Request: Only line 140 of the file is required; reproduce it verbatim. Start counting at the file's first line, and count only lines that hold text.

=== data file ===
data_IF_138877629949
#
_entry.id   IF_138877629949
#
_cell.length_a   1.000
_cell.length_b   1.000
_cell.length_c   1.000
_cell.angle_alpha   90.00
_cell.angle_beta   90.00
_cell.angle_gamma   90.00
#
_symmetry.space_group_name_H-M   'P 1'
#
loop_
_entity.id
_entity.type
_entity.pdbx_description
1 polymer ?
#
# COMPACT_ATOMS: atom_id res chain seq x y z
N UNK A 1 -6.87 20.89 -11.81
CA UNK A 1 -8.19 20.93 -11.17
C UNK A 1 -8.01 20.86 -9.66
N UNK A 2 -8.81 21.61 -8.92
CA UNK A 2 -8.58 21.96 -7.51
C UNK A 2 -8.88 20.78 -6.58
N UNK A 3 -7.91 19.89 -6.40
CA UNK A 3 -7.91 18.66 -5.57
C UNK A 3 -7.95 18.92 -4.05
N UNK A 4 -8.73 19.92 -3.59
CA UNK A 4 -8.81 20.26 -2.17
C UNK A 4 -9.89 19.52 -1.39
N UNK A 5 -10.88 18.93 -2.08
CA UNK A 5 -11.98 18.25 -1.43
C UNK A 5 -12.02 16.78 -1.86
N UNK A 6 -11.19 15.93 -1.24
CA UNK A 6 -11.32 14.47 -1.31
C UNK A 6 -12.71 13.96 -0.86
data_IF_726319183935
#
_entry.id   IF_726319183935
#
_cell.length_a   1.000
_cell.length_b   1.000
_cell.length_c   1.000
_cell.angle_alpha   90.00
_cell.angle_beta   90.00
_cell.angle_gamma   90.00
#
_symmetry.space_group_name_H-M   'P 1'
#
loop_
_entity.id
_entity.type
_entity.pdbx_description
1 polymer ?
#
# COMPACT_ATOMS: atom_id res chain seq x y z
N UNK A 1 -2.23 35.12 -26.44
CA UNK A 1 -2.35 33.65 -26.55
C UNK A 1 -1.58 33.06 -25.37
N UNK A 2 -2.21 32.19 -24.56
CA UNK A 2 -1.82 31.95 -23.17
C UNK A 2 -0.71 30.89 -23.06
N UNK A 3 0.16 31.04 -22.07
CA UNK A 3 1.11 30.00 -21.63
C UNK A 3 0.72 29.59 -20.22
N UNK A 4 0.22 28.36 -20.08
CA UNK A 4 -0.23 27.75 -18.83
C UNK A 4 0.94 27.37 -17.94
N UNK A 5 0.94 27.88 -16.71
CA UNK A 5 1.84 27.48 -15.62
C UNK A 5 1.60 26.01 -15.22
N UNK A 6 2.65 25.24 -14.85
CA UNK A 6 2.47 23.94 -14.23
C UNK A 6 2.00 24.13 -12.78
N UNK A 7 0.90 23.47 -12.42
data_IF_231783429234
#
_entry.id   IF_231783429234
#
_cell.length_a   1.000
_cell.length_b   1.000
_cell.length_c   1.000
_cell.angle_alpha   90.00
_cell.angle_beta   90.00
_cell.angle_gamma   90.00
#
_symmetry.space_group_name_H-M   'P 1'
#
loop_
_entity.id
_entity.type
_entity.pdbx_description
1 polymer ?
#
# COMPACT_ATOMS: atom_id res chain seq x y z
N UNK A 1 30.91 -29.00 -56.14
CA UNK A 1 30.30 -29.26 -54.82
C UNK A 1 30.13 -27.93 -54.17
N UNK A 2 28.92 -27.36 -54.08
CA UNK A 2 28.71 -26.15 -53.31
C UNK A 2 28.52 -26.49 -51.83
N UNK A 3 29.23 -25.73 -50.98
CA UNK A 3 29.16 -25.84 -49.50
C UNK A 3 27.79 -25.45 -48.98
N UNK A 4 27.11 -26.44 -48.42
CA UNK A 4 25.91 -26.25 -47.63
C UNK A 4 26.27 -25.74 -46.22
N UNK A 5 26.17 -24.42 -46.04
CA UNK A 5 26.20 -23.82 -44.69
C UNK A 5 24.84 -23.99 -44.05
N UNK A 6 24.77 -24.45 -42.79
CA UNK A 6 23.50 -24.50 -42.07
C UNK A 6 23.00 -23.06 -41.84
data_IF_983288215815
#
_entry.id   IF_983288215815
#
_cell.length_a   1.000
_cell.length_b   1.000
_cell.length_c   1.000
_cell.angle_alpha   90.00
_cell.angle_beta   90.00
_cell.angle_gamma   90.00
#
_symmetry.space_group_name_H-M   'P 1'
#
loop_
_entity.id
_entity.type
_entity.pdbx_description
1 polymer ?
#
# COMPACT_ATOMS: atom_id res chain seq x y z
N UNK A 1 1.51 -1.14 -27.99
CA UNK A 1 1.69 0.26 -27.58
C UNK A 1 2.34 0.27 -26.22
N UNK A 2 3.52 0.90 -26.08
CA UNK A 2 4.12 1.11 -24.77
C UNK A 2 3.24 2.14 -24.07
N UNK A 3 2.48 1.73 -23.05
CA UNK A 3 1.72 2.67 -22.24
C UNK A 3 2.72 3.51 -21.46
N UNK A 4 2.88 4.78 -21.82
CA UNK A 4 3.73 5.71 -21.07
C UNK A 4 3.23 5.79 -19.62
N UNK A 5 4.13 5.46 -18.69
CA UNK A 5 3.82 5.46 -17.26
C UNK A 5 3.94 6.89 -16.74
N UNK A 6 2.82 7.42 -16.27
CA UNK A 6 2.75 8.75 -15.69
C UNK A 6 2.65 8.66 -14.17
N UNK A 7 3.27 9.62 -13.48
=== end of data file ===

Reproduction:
CA UNK A 2 4.12 1.11 -24.77